I actually caught hands, and from the get-go, I started to amass chips.

Was I on my game? I actually made a few bad calls that were crippling. A guy who calls himself “Skunk,” and who has the world’s longest mullet, went all in when a heart-laden flop came with a K. This guy pushes at the drop of a hat. He had lost a pot earlier with 92 off when he pushed on a 9. I figured much the same here and my K9 may be good. I had him covered and called. K 10.

I had to grind back up, made a wicked bluff, caught a straight and was back in the game. Skunk was to my right and limps with 3 other players to my AA. I counted up the chips on the table and raised 3 times that amount to $16000. Skunk is my only caller. No, check that, he puts me all in for my last $8K and flips over J 10 off. Thank you Skunk. I am now second in chips only to Babs.

Babs is fairly new to poker and has taken to playing several nights a week. Babs never shuts up. Because she had an early dinner, tonight it was all about how hungry she was, and what her food options would be when she got home. This preoccupation would help me later in the game. In the meantime, I made a stupid call when she raised big on the turn and I called. She had caught her boat and I was drawing dead with a pair and a str8 draw. I couldn’t put her on her hand even though the board was scary as hell.

I was once again crippled and had to fold a lot of hands that would have taken the pot. In fact, I was so beat up that I was down to only having enough for the blinds. I had to fold my BB when nothing hit. I was down to my SB with K6 off. K high held and I quadrupled. The next hand I doubled up through Babs as she was still talking about food (Maybe I can have some diet jello. It’s too late to have any real food.) and went “fuck it, I’m hungry” all in and my AQ held. And just like that, I’m heads up with the chip leader, Paula.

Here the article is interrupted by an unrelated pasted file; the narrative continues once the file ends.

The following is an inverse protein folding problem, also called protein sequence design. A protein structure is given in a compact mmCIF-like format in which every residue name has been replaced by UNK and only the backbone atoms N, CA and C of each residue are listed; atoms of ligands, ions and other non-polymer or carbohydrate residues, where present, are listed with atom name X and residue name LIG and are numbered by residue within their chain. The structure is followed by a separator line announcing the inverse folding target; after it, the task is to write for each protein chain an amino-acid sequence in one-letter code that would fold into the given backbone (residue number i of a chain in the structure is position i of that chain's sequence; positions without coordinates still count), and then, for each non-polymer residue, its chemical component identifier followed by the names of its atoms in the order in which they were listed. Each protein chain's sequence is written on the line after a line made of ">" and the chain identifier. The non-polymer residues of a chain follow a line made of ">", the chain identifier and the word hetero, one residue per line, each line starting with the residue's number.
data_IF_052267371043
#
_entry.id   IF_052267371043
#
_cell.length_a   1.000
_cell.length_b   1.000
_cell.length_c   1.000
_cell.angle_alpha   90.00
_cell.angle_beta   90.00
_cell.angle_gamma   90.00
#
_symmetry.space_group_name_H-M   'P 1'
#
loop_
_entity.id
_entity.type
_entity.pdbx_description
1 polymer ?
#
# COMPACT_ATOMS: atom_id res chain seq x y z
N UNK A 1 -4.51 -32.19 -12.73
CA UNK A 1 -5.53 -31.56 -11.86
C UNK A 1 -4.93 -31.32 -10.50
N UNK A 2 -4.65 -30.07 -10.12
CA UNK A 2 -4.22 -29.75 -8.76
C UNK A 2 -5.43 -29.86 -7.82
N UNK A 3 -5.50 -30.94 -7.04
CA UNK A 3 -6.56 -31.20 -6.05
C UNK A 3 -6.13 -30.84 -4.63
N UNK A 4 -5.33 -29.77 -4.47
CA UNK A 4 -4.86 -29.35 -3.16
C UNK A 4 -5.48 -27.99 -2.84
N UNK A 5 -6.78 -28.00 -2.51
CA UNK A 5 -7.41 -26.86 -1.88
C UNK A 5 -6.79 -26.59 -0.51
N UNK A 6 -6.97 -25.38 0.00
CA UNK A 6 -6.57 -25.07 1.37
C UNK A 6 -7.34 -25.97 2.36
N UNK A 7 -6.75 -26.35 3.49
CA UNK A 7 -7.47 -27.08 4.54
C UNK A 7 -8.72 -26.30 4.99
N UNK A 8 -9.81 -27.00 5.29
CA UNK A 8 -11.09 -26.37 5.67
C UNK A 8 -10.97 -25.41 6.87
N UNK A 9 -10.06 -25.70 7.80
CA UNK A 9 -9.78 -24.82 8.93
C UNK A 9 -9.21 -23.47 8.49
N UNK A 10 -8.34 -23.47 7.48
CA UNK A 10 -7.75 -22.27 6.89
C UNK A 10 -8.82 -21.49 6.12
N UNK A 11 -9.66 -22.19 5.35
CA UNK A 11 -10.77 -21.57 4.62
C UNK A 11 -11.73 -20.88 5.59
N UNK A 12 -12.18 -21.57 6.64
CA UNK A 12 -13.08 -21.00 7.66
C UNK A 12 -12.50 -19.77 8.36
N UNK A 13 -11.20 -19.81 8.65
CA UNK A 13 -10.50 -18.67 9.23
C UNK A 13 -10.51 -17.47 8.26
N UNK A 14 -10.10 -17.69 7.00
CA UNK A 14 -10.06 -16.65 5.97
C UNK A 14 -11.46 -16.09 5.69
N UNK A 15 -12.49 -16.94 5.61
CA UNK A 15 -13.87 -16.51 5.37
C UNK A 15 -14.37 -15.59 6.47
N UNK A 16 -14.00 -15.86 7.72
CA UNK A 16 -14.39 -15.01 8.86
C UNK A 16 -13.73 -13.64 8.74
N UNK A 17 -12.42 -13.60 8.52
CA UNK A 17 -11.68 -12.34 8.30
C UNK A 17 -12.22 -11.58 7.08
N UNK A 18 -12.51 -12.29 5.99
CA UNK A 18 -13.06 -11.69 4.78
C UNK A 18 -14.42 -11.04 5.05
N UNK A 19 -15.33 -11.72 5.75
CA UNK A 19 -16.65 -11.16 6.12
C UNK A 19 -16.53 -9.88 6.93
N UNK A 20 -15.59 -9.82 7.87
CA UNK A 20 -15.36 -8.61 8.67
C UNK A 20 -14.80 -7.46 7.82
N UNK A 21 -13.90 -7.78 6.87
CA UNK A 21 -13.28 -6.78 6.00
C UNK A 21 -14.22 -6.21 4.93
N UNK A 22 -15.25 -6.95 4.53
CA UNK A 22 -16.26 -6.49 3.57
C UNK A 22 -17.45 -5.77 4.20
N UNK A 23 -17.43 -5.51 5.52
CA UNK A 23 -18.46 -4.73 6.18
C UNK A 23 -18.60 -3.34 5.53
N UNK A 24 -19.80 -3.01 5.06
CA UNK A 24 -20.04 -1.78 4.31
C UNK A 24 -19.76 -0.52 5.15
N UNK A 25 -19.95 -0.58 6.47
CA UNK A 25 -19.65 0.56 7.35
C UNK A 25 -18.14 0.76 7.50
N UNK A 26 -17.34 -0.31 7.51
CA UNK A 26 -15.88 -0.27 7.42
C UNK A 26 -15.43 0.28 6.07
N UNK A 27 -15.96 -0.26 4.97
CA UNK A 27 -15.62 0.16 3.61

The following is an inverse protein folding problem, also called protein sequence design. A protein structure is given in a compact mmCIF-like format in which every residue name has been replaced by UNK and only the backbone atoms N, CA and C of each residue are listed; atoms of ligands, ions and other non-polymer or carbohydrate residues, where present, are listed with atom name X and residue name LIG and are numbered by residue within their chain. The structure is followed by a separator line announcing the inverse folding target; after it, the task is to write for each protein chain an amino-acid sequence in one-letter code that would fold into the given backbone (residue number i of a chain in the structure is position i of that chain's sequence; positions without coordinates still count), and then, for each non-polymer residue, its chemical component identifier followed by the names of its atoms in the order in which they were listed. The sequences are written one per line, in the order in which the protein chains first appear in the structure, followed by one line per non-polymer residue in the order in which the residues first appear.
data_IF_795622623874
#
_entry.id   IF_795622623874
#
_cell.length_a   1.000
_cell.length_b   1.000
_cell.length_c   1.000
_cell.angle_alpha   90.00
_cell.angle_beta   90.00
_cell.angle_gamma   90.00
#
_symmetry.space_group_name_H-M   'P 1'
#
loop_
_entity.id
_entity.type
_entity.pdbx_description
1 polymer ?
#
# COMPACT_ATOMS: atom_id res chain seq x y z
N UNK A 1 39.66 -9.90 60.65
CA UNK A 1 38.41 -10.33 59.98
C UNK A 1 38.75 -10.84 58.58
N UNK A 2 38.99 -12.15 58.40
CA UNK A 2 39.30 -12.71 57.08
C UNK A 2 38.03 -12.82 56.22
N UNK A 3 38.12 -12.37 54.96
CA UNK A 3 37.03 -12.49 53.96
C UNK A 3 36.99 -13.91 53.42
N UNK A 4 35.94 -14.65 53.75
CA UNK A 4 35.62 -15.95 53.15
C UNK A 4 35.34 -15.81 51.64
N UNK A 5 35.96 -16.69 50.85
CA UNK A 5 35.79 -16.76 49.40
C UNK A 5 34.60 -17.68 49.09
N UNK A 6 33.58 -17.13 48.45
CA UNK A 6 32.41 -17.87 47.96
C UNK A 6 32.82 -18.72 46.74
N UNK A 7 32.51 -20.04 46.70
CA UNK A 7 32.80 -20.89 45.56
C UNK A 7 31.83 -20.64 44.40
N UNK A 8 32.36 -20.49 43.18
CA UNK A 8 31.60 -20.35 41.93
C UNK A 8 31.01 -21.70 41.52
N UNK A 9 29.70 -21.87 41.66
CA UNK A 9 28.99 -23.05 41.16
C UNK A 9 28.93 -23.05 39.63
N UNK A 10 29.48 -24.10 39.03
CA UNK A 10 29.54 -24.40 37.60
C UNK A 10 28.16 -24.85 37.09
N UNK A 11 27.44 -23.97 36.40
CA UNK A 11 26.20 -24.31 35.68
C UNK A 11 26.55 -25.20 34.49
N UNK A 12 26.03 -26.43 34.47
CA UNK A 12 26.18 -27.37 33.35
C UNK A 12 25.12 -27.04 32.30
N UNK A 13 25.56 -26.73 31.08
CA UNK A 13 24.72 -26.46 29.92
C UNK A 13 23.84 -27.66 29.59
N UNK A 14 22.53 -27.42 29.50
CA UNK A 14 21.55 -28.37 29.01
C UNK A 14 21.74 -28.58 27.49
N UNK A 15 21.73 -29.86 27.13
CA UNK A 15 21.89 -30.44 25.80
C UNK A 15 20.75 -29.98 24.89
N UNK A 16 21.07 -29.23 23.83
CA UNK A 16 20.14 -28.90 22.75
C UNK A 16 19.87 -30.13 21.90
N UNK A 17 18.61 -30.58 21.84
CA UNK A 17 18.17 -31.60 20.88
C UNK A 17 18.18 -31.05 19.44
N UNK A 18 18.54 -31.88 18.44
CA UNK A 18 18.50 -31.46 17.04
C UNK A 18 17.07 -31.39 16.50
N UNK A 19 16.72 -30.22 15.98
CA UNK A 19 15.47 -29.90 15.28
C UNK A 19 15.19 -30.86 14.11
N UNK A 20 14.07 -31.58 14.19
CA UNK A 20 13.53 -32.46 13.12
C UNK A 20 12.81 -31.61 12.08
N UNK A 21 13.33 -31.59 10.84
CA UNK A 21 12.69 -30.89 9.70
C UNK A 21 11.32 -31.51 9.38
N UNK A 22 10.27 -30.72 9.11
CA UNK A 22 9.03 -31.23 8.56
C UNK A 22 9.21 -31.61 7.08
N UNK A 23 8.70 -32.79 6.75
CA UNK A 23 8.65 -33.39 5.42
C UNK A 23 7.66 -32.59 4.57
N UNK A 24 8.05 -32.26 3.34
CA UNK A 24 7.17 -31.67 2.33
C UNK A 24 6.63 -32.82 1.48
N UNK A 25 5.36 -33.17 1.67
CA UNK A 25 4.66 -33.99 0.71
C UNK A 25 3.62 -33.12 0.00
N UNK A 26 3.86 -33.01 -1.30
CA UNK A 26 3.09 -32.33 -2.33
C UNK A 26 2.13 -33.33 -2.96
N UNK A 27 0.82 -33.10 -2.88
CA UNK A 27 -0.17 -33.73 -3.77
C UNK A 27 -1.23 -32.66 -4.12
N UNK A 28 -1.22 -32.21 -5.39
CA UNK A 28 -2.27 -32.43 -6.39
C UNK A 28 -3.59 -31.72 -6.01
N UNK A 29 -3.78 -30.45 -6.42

Paula has about three times my stack. Paula is a sweetheart. She’s also the table Mom, reminding everyone that they owe a blind, it’s their turn to act, etc. She gets mild shit about this. Her husband is dealing. Paula is not so crazy about being heads up with yours truly. Most of the players in our weekly tourney know that I can play and know the game, despite the fact that I have only won this damn thing once in the two years I have been playing.

Well, I have to say that my two-plus years at Poker Academy paid off. I set a strategy. I played very cautiously at the start, folding a couple small blinds and never raising her limps. The chip situation stayed about the same for the first ten hands. Then I started pushing. Raise with 92c, bluff a flop when she is telegraphing that she didn’t hit, and finally getting it all in with AQ against her Q9s. She went all in with her remaining chips and I called for a mere 2K and J3 off in the BB. J high wins the tourney.

I say my good-byes and walk out to the truck. It’s late. I call my dear wife to let her know I’m coming home.

“I hope you won.”

“I did.”

She squeals with delight. I love it when she squeals.

Tuesday, August 5, 2008

That’s Why They Call it Fishing

Well, at least I didn’t get skunked fishing yesterday. I caught a couple Cutthroats and hooked into one really nice Steelie before my line broke. My buddy caught a big Cutthroat and two 10# Steelies, which he let go. He is a catch-and-release guy. I am as well, after I have my first fish for the grill. Can’t keep Cutthroats, so I came home empty-handed. Well, not quite. My fishing buddy also is a chef/owner of a great restaurant, so we stopped off to pick up some tuna steaks wrapped in bacon to bring home. I’ll grill those babies up tonight.

Tonight is pub tourney night. I guess I won’t be going, opting for dinner with my dear wife. If she were cognizant of my schedule, she would insist I go, suggesting that the tuna can wait another day (no, it can’t) and that it’s too hot to barbecue (never too hot or too cold). Perhaps I will be missing an opportunity for a blog-worthy moment, something that will keep me on-topic, that being poker, yet I think I will want to stay home anyway and play online.

My Stars game isn’t going too well. I’ve been almost card dead every time I’ve played. And when I haven’t been card dead, I’ve either been pushed off by a re-raise, made little on the hand, or drawn out on. I’m playing about 15%, mostly at .10/.25. So far, I’m down $20 from the initial $100 I deposited, so I’m not real worried. I’m going to deposit another $200 soon, and this might help get me off of worrying about the smallish amount I have to work with at the moment.

I want to thank those readers from Poker Academy who have given me advice on how to proceed. ( Gump has also offered this: